Archive for the California Category

Bay Area Road Trip! “NSXPO” 2018 in San Francisco, California

Posted in California, NSX, NSXPO, Road Trip on October 2, 2018 by tysonhugie

Odometer (NSX):  113,388

Trip Distance:  1,600 Miles

(Photo Credit:  Eric Iwasaki)

Someone told me the other day in a text message, “You must really like cars if you’re traveling to see them.”  Well, yeah!  You just can’t attempt to explain an automotive obsession to someone who doesn’t understand it.  And that’s okay.

I was a participant a few days ago at this year’s largest gathering of Acura NSX owners in the country, deemed NSXPO and started in the late 1990s.  NSXPO is like NALM (the National Acura Legend Meet) but on a much larger (and more expensive) scale.  While NALM registration for this year’s Colorado Springs event was $90, NSXPO cost $400 – and neither of those, of course, included other expenses associated with the trip:  Fuel, lodging, most meals, and other incidentals.  This is a spendy hobby, but I can think of no more rewarding way to invest in a good time.

NSXPO reached capacity and sold out in just a matter of days after registration went live this past May – a full 4 months in advance of the event itself.  This marked my fourth NSXPO attendance, though admittedly I “cheated” and flew in for two of them:

Here are links to my prior NSXPO Write-Ups:

  • NSXPO 2015:  Palm Springs, California
  • NSXPO 2016:  Orlando, Florida
  • NSXPO 2017:  Milwaukee, Wisconsin

The four core planning committee members definitely had their work cut out for them with a group of this size.  Establishing logistics for an event of any size in the urban San Francisco Bay Area is a feat, let alone with over 230 people and 130 vehicles in attendance.  Pictured here are the core team members (May Lee in purple, Roger Estrella and James Ubarro in orange at right, and Les Rowe – not pictured, along with NSXCA President Peter Cunningham, and special guests).

My drive took me through Los Angeles, then upward on Interstate 5 — a road I’ve come to know and love in 2018 thanks to multiple trips:  Radwood, my Integra purchase, and then my Integra drive home.  Beyond that, I was also just in the Bay Area for Car Week.

Unfortunately, I missed out on the first two days of this year’s event – the track days at Thunderhill Raceway.  Then again, I’ve never been much of a performance driver and I have a lot to learn about pushing my car to its limits before I make a fool of myself!

For my own NSX, the trip to California was like going back home.  In December 2011, I purchased the car in San Jose.  It almost seemed like it was already familiar with the roads out there.  After a roughly 12 hour total travel time, I arrived at our host hotel, the Hyatt Regency SF Airport, on Thursday afternoon and arranged for a few local friends to come over and hang out.  We went out in downtown Burlingame that evening in my friend Ken’s 1987 Legend sedan.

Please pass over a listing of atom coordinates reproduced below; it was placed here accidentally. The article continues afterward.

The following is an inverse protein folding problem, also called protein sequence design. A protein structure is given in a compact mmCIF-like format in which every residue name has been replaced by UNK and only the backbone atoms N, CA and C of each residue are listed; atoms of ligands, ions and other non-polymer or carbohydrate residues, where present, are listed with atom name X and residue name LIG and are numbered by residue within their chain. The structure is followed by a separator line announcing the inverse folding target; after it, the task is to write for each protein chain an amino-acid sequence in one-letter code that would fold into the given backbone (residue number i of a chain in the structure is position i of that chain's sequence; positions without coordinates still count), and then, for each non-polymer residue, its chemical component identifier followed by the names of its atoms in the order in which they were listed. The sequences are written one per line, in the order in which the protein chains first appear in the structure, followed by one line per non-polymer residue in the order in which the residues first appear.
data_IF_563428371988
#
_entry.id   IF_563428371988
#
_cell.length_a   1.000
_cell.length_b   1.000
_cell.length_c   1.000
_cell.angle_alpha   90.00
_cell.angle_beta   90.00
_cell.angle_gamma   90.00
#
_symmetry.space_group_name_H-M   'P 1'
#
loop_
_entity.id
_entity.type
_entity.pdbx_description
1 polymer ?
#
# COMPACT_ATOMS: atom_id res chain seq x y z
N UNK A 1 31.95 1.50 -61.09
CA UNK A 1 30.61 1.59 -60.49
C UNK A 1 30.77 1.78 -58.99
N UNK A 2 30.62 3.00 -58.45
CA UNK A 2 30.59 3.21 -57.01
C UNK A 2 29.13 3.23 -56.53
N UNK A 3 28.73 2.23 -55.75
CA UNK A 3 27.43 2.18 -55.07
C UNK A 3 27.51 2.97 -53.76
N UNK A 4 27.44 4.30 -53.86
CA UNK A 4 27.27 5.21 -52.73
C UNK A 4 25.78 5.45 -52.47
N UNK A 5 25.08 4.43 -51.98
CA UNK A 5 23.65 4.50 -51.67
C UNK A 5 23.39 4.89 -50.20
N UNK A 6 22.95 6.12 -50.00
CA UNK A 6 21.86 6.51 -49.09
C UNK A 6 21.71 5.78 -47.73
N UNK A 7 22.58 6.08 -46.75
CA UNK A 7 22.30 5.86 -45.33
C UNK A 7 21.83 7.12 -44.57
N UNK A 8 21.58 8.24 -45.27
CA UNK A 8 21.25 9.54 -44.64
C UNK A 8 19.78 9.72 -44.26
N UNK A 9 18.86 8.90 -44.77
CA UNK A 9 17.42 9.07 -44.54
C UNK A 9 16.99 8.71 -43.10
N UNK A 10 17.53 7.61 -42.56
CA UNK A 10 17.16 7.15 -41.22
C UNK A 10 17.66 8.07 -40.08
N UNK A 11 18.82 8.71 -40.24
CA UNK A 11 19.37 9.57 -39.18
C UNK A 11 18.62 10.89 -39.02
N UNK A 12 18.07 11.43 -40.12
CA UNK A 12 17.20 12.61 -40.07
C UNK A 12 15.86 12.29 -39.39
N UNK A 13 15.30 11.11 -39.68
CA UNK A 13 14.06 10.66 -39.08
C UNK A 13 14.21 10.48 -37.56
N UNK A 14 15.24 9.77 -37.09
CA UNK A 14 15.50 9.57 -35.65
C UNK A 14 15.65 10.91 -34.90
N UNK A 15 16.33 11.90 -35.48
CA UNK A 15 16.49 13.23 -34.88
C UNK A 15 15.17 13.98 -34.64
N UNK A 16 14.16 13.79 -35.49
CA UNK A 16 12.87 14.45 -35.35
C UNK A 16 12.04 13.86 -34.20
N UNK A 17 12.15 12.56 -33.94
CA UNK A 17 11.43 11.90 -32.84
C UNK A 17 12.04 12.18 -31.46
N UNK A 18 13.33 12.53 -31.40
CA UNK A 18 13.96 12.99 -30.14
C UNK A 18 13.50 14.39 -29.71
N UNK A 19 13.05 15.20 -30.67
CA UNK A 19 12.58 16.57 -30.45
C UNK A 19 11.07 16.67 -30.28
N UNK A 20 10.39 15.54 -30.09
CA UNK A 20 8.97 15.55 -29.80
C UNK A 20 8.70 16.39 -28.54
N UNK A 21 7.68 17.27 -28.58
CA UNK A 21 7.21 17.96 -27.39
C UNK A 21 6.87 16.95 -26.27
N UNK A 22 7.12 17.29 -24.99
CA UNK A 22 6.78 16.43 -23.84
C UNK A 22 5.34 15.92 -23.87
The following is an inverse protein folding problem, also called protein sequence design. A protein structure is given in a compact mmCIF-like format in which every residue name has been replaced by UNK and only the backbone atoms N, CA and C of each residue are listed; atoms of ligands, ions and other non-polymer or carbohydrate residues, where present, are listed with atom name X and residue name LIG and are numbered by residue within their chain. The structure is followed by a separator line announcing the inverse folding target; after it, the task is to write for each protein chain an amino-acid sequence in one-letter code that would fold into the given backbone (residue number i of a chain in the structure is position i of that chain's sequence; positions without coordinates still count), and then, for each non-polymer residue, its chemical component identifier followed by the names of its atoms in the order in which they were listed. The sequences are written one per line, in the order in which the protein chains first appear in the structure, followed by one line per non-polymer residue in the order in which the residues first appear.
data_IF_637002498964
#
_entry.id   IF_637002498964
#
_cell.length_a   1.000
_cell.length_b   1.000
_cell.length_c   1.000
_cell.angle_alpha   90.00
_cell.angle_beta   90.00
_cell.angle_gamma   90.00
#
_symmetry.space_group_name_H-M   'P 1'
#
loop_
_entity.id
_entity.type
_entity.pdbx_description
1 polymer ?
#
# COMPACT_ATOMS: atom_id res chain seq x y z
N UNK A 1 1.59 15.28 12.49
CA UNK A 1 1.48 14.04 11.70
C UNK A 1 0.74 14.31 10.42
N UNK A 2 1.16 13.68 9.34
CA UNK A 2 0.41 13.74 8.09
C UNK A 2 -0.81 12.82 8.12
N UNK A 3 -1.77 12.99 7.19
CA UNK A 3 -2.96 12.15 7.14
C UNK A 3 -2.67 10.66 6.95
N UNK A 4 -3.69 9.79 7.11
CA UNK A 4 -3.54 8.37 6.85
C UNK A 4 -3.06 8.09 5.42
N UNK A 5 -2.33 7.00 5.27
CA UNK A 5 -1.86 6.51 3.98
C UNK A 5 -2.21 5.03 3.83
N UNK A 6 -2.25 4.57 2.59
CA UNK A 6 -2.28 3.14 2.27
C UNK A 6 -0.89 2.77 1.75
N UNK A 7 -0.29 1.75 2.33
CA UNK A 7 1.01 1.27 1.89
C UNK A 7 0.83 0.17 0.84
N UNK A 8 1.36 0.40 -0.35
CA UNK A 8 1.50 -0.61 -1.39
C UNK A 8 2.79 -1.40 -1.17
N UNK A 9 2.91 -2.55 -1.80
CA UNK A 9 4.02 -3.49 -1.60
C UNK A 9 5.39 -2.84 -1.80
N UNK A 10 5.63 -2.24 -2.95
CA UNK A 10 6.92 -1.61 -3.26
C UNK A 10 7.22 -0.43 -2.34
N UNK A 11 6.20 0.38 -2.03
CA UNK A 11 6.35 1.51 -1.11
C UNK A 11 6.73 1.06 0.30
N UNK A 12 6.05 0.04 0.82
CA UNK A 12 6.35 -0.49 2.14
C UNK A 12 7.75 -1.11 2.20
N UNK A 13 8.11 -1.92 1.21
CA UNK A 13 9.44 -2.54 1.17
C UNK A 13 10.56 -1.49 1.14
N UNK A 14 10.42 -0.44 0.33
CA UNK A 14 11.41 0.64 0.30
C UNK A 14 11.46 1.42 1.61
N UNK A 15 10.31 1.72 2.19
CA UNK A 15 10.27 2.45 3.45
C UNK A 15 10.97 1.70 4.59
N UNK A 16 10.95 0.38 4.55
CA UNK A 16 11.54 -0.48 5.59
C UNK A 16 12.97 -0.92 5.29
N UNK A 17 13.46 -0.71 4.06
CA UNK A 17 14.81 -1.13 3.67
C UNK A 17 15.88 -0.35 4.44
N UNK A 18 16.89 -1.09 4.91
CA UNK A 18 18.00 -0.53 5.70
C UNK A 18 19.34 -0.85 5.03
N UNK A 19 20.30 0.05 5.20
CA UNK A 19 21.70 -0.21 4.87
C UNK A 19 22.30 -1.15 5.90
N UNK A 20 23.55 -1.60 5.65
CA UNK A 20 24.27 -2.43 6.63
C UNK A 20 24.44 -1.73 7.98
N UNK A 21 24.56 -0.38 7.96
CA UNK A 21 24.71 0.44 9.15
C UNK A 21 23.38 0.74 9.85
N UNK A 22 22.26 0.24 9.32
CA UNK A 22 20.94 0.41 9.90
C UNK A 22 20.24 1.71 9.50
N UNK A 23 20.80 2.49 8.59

On Friday morning, we braved commute traffic northbound to the Golden Gate Bridge, but it was worth it.  The Golden Gate is perhaps the best-known in the SF Bay Area.  When completed in 1937, it was both the longest and the tallest suspension bridge in the world, at 1.7 miles.  Today it has a $30 million “zipper” movable barrier system that allows lane usage & direction to alternate.

From Horseshoe Bay, we were able to take panoramic photos of all the cars lined up together.  Lunch was served up at the Presidio, with special guest speaker Graham Rahal, who has scored himself some impressive race wins during his career.  Graham was the youngest person to win an American open-wheel race, at age 19, which was ten years ago.

The evening took us out across the harbor from the Embarcadero pier area – a 45 minute bus ride from our Hyatt.  As dusk settled in, we were surrounded by stunning views of the illuminated city skyline from out in the water.  Dinner was served and we had a short program, all while boating along on a massive ship that took us out to the Bay Bridge, around Alcatraz Island, down to the A&T Ballpark where the SF Giants were playing baseball, and then back.  The round-trip adventure took about 3 hours, and the highlight was seeing our friend Randy Chua propose to his fiance.  (She said yes, which was received with a round of applause).

On Saturday, the caravan of NSXs rolled out toward the high elevation community of Woodside, tucked into the mountains about 30 miles south of SF.  Mountain Terrace served up a brunch menu there on the grass.  Unfortunately, I had to work that morning and arrived a little too late to join in on that – so I grabbed lunch on my own across the street at a historic spot called Alice’s.  It was originally constructed as a general store, but converted into a restaurant in the 1950s.  Today it serves a variety of car clubs and motorcyclists year-round, which explains why two of the sandwiches on the menu are the “Yamaha” and the “Honda.”  You can guess which one I ordered.